"New Occasions Teach New Duties."
Those words, from the hymn "Once to Every Man and Nation" by James Russell Lowell, are inscribed on the façade of what used to be our community's high school and is now one of our two middle schools.
When I was in high school (the "new" high school), Mr. Felts, the quintessential math teacher who'd begun his career decades earlier at the "old" high school, would sometimes look at the class with a glint in his eyes.
"Mr. Wilson," he would say, calling on a student. "New occasions teach new duties. And now I need you to rise to the occasion. To the board, Mr. Wilson, to the board."
That motto and that scene are echoing in my head these days.
This coming Monday, I begin a new job as a mediator for our county Juvenile/Probate court. For the first time since I last practiced law in May, 2005, I will have an office. For the first time in over a decade, I will have a supervisor, a schedule, a regular paycheck, and (drum roll, please) medical insurance.
New occasions and new duties, indeed.
For the last five years, almost to the day, I have been the special projects administrator (a self-coined title) for David Sunderman, one of our two Municipal Court judges. David and I had been colleagues at the bar and friends for many years and he had actually asked whether I would be interested in working for him back in late 2004, less than a week before I was diagnosed with bone marrow cancer. I began in March 2006 once I was well enough to start working and have never looked back.
Working with David Sunderman has been a blessing, professionally and personally. By any measure, it has been a successful collaboration. I have had my hand in a variety of projects over the years. The two I am proudest of are the establishment of a mental health docket for criminal defendants with mental illnesses and the establishment of a civil mediation program. The last five years epitomize what I recently took to heart: "go where your best prayers take you."
My new position first came to light last summer when I fielded an email from a good friend and employee at Juvenile County telling me one of their two mediators would be retiring and asking me whether I knew any mediators who might be interested in the position.
If memory serves me, I replied, "yes, I do." As in "Yes, I do know mediators who might be interested."
My friend immediately responded with "Good! I was hoping you would be interested!"
To this day, I still don't know how "yes, I do" became "yes, I am," but it did and, as it turns out, I was.
I kept "my" judge in the loop from the outset. It wasn't until this February, however, when the job officially opened and I applied and was given an interview that it suddenly became apparent that I might be leaving Municipal Court.
And then it changed from "I might be leaving" to "I am leaving."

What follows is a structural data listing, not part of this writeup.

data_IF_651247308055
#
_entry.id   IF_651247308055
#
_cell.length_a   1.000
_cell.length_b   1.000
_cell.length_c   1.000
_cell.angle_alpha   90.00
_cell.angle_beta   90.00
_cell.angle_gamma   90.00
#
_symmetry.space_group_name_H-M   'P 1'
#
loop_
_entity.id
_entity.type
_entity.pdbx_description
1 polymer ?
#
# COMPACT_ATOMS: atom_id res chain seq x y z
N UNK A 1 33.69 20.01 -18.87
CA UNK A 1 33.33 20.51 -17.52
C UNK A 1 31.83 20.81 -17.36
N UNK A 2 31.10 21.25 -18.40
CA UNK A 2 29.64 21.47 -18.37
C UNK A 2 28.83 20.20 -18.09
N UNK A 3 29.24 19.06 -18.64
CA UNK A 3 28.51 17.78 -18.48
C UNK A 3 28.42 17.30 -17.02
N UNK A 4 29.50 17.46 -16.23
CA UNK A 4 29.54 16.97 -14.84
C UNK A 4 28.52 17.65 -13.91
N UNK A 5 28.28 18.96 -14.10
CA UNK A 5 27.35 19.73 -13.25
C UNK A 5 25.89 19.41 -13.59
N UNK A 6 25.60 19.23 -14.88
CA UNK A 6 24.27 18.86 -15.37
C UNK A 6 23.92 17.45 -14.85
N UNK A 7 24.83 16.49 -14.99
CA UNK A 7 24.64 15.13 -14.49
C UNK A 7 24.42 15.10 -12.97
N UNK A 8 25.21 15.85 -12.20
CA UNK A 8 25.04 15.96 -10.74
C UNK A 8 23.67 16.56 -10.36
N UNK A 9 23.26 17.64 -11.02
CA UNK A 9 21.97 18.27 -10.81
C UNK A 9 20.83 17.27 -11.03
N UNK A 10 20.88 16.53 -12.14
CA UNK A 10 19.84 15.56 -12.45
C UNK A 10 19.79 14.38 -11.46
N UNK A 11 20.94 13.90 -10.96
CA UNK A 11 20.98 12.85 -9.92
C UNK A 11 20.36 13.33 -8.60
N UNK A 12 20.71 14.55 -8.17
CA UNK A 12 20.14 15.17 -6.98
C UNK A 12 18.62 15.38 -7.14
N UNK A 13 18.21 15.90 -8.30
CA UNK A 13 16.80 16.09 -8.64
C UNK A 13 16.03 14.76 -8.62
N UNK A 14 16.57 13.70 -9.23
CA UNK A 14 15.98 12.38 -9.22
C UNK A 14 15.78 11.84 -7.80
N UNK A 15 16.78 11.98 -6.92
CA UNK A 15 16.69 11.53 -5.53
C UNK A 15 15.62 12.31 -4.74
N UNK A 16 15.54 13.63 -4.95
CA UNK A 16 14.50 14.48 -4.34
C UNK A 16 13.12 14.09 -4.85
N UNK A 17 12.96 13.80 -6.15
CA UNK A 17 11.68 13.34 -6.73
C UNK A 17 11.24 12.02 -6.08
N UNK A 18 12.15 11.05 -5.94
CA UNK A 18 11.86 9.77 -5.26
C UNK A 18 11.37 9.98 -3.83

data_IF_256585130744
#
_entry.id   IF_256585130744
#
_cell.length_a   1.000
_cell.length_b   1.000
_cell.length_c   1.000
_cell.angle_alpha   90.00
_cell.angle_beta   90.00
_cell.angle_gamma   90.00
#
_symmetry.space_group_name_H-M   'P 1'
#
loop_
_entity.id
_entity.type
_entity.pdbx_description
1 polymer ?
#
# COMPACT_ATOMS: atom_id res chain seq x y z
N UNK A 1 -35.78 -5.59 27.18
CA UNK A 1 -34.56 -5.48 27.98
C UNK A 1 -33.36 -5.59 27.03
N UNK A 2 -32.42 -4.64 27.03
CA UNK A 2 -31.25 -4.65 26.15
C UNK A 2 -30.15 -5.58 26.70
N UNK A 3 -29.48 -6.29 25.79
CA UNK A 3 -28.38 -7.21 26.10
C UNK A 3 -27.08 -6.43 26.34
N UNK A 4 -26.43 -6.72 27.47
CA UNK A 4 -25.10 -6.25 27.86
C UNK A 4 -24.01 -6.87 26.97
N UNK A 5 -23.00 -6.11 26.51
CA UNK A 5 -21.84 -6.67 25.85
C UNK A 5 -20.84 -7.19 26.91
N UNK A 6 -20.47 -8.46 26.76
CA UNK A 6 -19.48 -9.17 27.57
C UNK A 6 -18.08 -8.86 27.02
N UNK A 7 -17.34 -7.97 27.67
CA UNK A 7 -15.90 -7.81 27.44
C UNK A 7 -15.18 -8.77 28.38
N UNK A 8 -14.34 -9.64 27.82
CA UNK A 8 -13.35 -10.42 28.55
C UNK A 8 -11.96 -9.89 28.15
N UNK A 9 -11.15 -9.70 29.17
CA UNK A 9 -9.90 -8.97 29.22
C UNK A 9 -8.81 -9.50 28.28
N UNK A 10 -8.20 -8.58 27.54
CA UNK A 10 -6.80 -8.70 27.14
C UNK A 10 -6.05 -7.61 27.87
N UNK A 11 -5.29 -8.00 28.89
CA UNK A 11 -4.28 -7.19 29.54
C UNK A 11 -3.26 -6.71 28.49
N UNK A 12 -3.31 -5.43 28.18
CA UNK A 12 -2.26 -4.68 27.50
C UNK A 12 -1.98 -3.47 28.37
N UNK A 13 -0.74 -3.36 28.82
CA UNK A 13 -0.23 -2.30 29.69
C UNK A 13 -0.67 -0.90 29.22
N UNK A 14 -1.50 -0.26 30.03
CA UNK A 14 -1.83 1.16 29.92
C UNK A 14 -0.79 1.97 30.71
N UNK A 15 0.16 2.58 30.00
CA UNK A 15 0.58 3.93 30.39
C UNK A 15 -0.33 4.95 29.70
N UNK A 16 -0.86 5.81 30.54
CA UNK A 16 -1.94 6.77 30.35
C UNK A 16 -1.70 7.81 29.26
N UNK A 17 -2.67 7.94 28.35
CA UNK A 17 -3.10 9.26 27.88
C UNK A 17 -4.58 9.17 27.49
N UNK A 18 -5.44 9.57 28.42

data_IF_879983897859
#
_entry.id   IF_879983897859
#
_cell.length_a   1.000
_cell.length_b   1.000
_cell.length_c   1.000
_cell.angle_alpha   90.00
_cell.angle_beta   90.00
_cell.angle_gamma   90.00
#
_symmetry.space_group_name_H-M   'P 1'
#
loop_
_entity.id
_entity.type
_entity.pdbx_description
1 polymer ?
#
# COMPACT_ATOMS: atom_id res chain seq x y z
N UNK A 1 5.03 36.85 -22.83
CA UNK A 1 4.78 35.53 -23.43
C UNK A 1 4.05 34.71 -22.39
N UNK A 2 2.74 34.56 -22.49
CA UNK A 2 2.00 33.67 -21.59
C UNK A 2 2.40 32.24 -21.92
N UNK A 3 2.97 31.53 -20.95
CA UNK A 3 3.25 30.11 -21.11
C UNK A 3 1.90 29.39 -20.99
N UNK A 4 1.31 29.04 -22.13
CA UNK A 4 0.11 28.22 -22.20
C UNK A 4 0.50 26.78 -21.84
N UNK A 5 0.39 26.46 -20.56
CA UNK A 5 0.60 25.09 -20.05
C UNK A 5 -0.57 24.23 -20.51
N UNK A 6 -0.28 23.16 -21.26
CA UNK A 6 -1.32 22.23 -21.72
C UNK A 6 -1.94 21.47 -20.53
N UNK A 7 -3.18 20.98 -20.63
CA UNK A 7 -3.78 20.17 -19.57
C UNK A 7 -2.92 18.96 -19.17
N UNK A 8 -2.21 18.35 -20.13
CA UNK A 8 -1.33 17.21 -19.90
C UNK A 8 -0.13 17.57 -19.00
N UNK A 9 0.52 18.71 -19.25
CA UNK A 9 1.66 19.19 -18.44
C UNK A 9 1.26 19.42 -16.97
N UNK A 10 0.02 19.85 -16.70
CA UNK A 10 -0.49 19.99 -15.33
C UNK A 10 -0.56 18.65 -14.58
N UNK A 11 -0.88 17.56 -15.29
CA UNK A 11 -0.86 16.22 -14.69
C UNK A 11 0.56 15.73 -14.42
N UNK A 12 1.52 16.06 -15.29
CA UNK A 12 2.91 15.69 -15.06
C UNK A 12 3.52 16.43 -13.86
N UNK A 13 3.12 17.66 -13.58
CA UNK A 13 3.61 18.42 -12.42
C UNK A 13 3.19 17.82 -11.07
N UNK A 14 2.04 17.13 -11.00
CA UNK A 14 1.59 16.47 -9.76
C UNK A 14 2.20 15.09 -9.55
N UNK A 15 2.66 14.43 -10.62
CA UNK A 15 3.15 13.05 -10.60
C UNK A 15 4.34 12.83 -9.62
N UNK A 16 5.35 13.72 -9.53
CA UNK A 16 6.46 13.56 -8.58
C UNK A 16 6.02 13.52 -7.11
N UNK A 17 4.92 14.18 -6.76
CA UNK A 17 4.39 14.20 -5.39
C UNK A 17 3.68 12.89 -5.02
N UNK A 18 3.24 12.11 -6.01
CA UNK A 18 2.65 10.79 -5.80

This past Monday my "new" judge, Ken Spicer, made me the formal job offer. I've known Ken for years; I've practiced in front of him. (I've known many of the people I will be working with, including my new supervisor, for years.) I accepted.
On Tuesday, I sat down with my "old" judge and began discussing my transition. Because the new position is part-time and the two courts are only a half block apart, I will have the ability to move out of projects over the coming weeks and not have to do it abruptly.
I am about to experience a new occasion.
This new occasion became real - more real than saying "yes" to Judge Spicer - when I drafted notes to my co-workers at Municipal Court announcing my new job. One to the Mental Health docket team, one to the deputy clerks in the Civil division, one to the mediators, and the last to the court staff.
I was a little sad, but reserved, with the first.
I was sad with a lump in my throat with the second.
I had a larger lump in my throat as I did the third.
It was the fourth note, though, that brought me to tears. In sending the note to the administrative staff in chambers, I added a post script asking Pat to please make sure the bailiffs got a copy of my announcement. I wrote: Especially the bailiffs, since I have been a "Junior Bailiff" on Thursday afternoon for months now.
That's when the tears started rolling. I hit "send" and cried. Not long, not hard, but I baptized my new occasion with tears for the old.
Yesterday I was at Municipal Court to manage the small claims mediation program. My space at the court check-in table was covered with chocolates, courtesy of the Mental Health Docket coordinator. Dave, one of the bailiffs, announced with a grin, "oh, I see our Junior Bailiff is here." Throughout the afternoon there were comments ranging from "gee, I'm sorry you are leaving" to "just wait until they find out over there what you're really like to work with - you'll be back."
It just about killed me.
Last night Warren and I were en route to a Symphony concert-related event with our good friend (and Symphony Board member) Dave, who happens to be the person who asked me many months ago whether I knew anyone who would be interested in the mediator's position. As we drove along in the dark and the snow, Warren and Dave talking Symphony matters, his children having a verbal tug-of-war over a small flashlight, and me sitting in the back of the van remembering my children having similar skirmishes, Dave suddenly asked "so, April, are you excited about starting on Monday?" I answered back immediately that I was and Dave replied with an emphatic "Good!"
It is good. I am excited.
New occasions teach new duties. My five year stint at Municipal Court was a wonderful occasion with many great learning experiences. The new one awaits.